WordPress 2.2.2 and 2.0.11 Security Update

For those who never read their WordPress dashboard, the makers of our favorite blogging software has released a security update.

Today we have two security-related releases available for both users of our main 2.2 branch and the legacy 2.0 branch. As these releases include only security and minor bugfixes they should not cause any plugin or theme compatibility issues, so you have no good excuse not to upgrade.

Now would be a good chance to test out that automatic WordPress updater. If you do use the auto update plugin, let me know how it worked for you. As for me, I did it the old fashion way. Since this is just a security update, all I did was upload and replaced the files. I didn’t even need to update the database.


45 thoughts on “WordPress 2.2.2 and 2.0.11 Security Update”

  1. Becky says:

    Hi John,

    I updated all my blogs on wordpress version from 2.2 to 2.2.2 today and there wasn’t any MYSQL changes performed. So maybe that is what happened. Thanks for the tip about that that plugin though !

    Becks 😛

    1. SELaplana says:

      i update my WordPress installation manually and after that…. seems no changes at all

  2. John Cow says:

    Update schmupdate. It’s running fine as it is, we’ll wait to see other blogs updates and if they don’t break, we’ll join in.

    1. John Chow says:

      The update went without any issues for me. Very easy. Just upload and replace.

  3. I would definately update, but I use Blogger, a bit easier to use and I dont pay for hosting :roll:

    1. Glen Allsopp says:

      You do save money but theres only so far you can go with the platform IMO

      I hate the way they do their comments

      1. dcr says:

        Yes, there comments’ system is a little awkward and cumbersome.

        Why would you want your readers to go through the extra hurdles to leave a comment?

        1. Yep, and I never usually bother leaving comments on blogger blogs… It’s just horrible. And that’s not to say I haven’t tried to, either. I usually give up.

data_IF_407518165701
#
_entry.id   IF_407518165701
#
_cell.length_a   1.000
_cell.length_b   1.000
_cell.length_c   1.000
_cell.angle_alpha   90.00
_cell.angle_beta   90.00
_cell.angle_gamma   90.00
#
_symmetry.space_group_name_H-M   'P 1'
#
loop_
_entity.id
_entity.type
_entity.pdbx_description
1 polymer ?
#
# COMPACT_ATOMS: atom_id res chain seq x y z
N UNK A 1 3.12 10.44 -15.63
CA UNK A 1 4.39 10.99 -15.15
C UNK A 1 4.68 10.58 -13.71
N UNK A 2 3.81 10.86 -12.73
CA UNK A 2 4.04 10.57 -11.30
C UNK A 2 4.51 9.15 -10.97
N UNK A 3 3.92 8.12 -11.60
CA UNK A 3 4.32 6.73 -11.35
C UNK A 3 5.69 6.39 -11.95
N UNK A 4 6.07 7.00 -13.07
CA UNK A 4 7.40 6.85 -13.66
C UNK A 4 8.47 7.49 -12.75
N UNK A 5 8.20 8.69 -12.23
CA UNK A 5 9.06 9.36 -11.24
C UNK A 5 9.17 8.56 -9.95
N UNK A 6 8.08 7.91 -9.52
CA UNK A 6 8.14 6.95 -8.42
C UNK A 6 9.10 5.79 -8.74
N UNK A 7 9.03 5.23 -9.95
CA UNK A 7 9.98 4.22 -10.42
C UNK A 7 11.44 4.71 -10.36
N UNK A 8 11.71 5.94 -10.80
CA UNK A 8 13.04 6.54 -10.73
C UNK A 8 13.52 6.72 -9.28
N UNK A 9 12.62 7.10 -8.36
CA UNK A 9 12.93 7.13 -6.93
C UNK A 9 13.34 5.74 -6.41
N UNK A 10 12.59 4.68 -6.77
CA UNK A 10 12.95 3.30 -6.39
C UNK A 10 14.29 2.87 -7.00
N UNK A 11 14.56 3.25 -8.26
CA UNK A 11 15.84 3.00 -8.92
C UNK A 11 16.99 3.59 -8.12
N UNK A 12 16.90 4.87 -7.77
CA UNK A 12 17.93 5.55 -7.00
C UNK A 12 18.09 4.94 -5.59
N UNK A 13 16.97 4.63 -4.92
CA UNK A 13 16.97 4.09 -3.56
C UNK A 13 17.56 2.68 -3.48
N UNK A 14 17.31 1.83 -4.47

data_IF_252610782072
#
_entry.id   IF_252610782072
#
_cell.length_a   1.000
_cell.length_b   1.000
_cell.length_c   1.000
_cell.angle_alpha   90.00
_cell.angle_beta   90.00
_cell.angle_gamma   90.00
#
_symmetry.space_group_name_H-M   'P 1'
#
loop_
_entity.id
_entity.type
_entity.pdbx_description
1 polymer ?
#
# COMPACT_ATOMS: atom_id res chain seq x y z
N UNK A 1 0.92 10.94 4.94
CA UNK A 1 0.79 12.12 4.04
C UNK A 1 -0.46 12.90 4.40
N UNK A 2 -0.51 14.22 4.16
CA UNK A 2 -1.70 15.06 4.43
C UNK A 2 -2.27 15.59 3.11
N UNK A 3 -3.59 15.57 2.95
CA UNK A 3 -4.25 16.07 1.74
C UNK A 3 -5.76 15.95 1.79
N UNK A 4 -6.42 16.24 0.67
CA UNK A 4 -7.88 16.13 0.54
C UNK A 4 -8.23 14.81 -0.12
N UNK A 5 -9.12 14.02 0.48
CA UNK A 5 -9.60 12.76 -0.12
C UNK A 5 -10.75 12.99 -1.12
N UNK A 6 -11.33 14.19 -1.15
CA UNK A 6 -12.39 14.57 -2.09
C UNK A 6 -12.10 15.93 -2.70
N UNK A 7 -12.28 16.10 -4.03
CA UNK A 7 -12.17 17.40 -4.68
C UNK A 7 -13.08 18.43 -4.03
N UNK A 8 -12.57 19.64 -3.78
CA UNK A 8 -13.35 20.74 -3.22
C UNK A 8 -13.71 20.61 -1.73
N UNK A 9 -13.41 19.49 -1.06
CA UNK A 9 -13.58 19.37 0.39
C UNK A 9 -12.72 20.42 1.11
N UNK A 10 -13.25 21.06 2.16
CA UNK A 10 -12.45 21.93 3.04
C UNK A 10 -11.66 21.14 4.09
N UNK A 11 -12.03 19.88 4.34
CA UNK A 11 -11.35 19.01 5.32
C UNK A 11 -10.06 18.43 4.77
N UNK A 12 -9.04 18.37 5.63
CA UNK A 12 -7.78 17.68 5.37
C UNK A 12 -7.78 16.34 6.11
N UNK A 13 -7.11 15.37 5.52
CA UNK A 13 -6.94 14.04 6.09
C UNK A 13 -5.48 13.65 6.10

Also I live in Taiwan, so Blogger’s interface shows up in Chinese. I have to log in and change the language option before I do the comments…

          Really way too much trouble.

          Kenneth

        2. Wahlau.NET says:

          yup…i don’t like commenting in blogspot too…

    2. yeah, cause hosting is soo pricey :roll:

      1. dcr says:

        Plus, you can always move to a new host if they raise prices, if you outgrow them, if they decline in the quality of their service, if you find a better deal elsewhere, etc.

        And, you can always switch to a different CMS if something better (or more to your liking) than WordPress comes along.

        When you use one of the big name services, you’re pretty much stuck with whatever software, service and servers they have.

      2. Glen Allsopp says:

        hehe, theres no doubt that a blog can still be a success if hosted elsewhere (take lorelle for e.g.) but it certainly makes the branding side that much harder

        1. well if you use your own domain for branding etc then it’s not as bad but all the comment issues and things like that still apply. I just don’t see any reason not to host your blog yourself.

      3. Wahlau.NET says:

        maybe you can start with this

        http://www.wahlau.net/2007/08/01/usd10year-hosting-with-2-free-domain/

        hosting for 10usd/year (first year only) with 2 free domain.

        It is very cheap to start….

  4. I just updated, it’s best to do this asap as this update fixes a XSS exploit.

  5. yep took me less than 5 minutes. I did it the same way John did. never knew you use wordpress john, didn’t notice the powered by wordpress tag on your footer.

    1. dcr says:

      Took me longer than 5 minutes. Actually, all the prep work is what took so long. The last upgrade was before my blogs were really up and running, so I just deleted nearly everything and reinstalled, without worrying about doing a backup or anything.

      But, this time, I made sure I had a backup of the database, as well as all the WordPress files and everything I’ve modified.

      Then, I read and re-read the directions to make sure I was doing everything right. Then double-checked as I did things to make sure I didn’t miss anything.

      The actual upgrade process took less than 5 minutes though. Aside from the prep time, this was a pretty painless upgrade, probably because I was running WP 2.2.1, so there probably wasn’t a major change from 2.2.1 to 2.2.2 in terms of having to upgrade or modify the database or anything else.

      So far, I’ve not noticed any problems since the upgrade, which hopefully means I didn’t accidentally delete or “upgrade” something I shouldn’t have!

  6. dcr says:

    Thanks for bringing this up. My eyes just glaze over the WordPress dashboard “news.” Usually it’s just full of ads for t-shirts and stuff. It’d be nice if they’d highlight the important stuff.

  7. Good looking out. The automatic WordPress updater was great.